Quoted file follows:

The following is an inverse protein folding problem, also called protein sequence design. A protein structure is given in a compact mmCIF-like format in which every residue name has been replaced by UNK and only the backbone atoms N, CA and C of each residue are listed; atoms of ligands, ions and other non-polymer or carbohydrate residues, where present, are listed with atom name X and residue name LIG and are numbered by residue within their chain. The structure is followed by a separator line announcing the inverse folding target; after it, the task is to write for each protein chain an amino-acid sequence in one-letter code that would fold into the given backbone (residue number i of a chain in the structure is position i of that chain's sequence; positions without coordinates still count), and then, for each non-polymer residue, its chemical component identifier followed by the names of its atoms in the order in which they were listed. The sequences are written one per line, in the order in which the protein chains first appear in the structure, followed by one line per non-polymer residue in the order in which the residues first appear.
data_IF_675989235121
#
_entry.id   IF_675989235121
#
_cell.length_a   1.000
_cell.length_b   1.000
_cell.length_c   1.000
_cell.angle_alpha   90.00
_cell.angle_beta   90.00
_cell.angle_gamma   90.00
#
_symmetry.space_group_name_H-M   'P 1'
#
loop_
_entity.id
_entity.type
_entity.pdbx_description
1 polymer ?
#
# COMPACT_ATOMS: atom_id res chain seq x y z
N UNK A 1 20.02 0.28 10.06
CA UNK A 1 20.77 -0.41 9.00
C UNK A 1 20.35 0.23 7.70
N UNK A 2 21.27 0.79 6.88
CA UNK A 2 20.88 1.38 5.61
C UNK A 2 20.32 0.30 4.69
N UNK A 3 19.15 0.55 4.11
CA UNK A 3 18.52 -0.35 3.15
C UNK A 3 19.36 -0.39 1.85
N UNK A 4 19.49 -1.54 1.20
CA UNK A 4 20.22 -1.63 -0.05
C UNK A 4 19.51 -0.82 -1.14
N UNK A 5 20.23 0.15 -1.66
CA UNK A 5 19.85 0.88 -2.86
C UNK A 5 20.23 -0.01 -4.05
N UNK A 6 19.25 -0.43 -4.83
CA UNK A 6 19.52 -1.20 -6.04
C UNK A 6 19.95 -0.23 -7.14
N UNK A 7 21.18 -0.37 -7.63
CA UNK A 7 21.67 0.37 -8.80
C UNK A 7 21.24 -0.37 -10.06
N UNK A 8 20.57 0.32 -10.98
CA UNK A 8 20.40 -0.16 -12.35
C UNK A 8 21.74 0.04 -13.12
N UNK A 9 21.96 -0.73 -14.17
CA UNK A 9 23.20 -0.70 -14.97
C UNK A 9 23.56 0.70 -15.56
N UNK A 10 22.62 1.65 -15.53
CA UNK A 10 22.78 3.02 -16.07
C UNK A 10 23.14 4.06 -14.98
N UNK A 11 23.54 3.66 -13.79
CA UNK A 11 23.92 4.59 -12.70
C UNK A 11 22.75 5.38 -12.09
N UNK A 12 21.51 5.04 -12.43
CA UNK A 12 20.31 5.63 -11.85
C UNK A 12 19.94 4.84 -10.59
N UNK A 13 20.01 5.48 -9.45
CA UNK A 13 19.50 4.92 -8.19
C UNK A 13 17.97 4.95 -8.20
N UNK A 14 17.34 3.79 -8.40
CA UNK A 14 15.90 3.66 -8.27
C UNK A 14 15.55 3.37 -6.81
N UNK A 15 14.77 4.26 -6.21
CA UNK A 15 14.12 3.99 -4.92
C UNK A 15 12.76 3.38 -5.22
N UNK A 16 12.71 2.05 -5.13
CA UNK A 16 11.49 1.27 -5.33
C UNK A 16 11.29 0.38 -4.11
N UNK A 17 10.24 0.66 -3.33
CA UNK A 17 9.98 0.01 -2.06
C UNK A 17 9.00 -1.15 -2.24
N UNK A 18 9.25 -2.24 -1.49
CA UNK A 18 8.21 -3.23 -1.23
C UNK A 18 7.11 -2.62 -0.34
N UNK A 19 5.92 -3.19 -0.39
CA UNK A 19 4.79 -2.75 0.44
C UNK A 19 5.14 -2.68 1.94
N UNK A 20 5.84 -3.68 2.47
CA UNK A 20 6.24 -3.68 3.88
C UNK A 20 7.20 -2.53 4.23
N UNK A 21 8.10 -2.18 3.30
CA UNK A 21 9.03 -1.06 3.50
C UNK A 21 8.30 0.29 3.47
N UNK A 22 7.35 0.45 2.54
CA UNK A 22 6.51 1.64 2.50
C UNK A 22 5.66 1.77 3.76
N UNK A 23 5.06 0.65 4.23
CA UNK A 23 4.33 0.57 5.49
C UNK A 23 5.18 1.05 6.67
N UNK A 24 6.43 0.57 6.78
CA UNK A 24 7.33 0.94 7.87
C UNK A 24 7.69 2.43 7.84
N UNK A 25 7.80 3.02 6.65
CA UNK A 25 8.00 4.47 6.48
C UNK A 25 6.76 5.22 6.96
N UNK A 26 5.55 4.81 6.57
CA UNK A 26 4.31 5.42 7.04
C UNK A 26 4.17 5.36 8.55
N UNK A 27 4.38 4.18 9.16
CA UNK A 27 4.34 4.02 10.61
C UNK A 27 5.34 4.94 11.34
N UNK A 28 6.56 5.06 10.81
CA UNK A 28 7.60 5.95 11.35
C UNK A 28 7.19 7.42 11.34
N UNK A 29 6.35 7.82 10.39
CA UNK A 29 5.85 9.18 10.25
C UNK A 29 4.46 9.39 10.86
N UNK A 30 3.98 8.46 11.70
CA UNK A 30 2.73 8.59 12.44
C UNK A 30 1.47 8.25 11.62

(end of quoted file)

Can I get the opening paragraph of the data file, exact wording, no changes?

The following is an inverse protein folding problem, also called protein sequence design. A protein structure is given in a compact mmCIF-like format in which every residue name has been replaced by UNK and only the backbone atoms N, CA and C of each residue are listed; atoms of ligands, ions and other non-polymer or carbohydrate residues, where present, are listed with atom name X and residue name LIG and are numbered by residue within their chain. The structure is followed by a separator line announcing the inverse folding target; after it, the task is to write for each protein chain an amino-acid sequence in one-letter code that would fold into the given backbone (residue number i of a chain in the structure is position i of that chain's sequence; positions without coordinates still count), and then, for each non-polymer residue, its chemical component identifier followed by the names of its atoms in the order in which they were listed. The sequences are written one per line, in the order in which the protein chains first appear in the structure, followed by one line per non-polymer residue in the order in which the residues first appear.